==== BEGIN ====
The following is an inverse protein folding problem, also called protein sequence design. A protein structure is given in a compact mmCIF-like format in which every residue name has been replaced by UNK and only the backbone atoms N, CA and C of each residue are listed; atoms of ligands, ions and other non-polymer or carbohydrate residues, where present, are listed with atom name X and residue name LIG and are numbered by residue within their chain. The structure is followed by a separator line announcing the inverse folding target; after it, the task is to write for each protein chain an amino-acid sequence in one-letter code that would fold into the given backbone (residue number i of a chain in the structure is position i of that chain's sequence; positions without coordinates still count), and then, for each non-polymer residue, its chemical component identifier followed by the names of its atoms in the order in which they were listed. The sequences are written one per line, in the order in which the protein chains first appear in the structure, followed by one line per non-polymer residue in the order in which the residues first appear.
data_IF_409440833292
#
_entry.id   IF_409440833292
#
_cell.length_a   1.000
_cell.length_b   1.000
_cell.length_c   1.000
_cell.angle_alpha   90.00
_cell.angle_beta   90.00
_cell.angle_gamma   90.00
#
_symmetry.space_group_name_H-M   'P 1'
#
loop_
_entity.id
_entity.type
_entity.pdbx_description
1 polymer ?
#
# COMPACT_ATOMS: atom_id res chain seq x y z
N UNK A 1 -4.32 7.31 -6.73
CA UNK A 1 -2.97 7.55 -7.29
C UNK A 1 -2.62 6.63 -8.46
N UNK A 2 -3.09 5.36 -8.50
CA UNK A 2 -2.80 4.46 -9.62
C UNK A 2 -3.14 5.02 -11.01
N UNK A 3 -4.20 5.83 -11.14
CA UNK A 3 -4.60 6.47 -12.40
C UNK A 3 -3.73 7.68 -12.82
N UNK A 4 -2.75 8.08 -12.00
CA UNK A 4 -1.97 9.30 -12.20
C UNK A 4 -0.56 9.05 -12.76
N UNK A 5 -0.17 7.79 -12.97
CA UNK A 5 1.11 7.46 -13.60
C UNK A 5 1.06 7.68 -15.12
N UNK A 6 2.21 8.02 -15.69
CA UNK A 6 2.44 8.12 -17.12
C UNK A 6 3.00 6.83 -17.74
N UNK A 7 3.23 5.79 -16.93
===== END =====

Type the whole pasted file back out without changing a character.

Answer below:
The following is an inverse protein folding problem, also called protein sequence design. A protein structure is given in a compact mmCIF-like format in which every residue name has been replaced by UNK and only the backbone atoms N, CA and C of each residue are listed; atoms of ligands, ions and other non-polymer or carbohydrate residues, where present, are listed with atom name X and residue name LIG and are numbered by residue within their chain. The structure is followed by a separator line announcing the inverse folding target; after it, the task is to write for each protein chain an amino-acid sequence in one-letter code that would fold into the given backbone (residue number i of a chain in the structure is position i of that chain's sequence; positions without coordinates still count), and then, for each non-polymer residue, its chemical component identifier followed by the names of its atoms in the order in which they were listed. The sequences are written one per line, in the order in which the protein chains first appear in the structure, followed by one line per non-polymer residue in the order in which the residues first appear.
data_IF_409440833292
#
_entry.id   IF_409440833292
#
_cell.length_a   1.000
_cell.length_b   1.000
_cell.length_c   1.000
_cell.angle_alpha   90.00
_cell.angle_beta   90.00
_cell.angle_gamma   90.00
#
_symmetry.space_group_name_H-M   'P 1'
#
loop_
_entity.id
_entity.type
_entity.pdbx_description
1 polymer ?
#
# COMPACT_ATOMS: atom_id res chain seq x y z
N UNK A 1 -4.32 7.31 -6.73
CA UNK A 1 -2.97 7.55 -7.29
C UNK A 1 -2.62 6.63 -8.46
N UNK A 2 -3.09 5.36 -8.50
CA UNK A 2 -2.80 4.46 -9.62
C UNK A 2 -3.14 5.02 -11.01
N UNK A 3 -4.20 5.83 -11.14
CA UNK A 3 -4.60 6.47 -12.40
C UNK A 3 -3.73 7.68 -12.82
N UNK A 4 -2.75 8.08 -12.00
CA UNK A 4 -1.97 9.30 -12.20
C UNK A 4 -0.56 9.05 -12.76
N UNK A 5 -0.17 7.79 -12.97
CA UNK A 5 1.11 7.46 -13.60
C UNK A 5 1.06 7.68 -15.12
N UNK A 6 2.21 8.02 -15.69
CA UNK A 6 2.44 8.12 -17.12
C UNK A 6 3.00 6.83 -17.74
N UNK A 7 3.23 5.79 -16.93